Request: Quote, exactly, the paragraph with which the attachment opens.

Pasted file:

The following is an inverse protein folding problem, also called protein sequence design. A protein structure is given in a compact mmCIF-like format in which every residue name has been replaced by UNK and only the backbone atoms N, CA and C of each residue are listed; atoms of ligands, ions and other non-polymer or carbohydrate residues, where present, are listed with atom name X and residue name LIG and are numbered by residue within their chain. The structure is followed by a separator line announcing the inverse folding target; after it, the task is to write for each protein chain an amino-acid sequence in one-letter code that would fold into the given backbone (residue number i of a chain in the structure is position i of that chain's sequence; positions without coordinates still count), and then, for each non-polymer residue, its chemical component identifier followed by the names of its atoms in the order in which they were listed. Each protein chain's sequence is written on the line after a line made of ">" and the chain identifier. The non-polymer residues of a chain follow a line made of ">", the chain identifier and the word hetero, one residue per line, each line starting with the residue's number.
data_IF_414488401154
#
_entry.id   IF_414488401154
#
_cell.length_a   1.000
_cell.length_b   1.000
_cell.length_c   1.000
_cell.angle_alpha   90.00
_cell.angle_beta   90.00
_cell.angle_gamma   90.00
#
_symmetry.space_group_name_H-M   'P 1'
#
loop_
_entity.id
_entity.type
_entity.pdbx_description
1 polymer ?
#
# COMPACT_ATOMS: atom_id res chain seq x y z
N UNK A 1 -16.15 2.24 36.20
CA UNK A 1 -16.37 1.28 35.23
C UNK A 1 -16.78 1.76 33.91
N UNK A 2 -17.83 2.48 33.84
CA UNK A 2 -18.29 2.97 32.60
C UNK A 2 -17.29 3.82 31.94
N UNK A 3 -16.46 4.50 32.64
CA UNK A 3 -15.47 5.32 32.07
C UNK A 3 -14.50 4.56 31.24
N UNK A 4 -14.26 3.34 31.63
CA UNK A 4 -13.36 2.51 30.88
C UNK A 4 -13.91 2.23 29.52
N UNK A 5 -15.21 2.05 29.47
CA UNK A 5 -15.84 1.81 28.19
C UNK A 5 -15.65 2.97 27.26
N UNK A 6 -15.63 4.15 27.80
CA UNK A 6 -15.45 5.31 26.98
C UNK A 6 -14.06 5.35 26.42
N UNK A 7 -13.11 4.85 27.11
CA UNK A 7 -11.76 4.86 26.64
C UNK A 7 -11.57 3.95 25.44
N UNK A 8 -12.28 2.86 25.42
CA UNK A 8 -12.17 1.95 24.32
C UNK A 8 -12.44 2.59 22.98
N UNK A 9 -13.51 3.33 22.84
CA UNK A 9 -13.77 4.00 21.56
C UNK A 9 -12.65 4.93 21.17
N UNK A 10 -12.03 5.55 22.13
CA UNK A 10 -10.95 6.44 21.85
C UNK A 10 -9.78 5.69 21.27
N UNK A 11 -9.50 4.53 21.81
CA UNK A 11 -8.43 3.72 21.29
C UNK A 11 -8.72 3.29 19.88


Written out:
The following is an inverse protein folding problem, also called protein sequence design. A protein structure is given in a compact mmCIF-like format in which every residue name has been replaced by UNK and only the backbone atoms N, CA and C of each residue are listed; atoms of ligands, ions and other non-polymer or carbohydrate residues, where present, are listed with atom name X and residue name LIG and are numbered by residue within their chain. The structure is followed by a separator line announcing the inverse folding target; after it, the task is to write for each protein chain an amino-acid sequence in one-letter code that would fold into the given backbone (residue number i of a chain in the structure is position i of that chain's sequence; positions without coordinates still count), and then, for each non-polymer residue, its chemical component identifier followed by the names of its atoms in the order in which they were listed. Each protein chain's sequence is written on the line after a line made of ">" and the chain identifier. The non-polymer residues of a chain follow a line made of ">", the chain identifier and the word hetero, one residue per line, each line starting with the residue's number.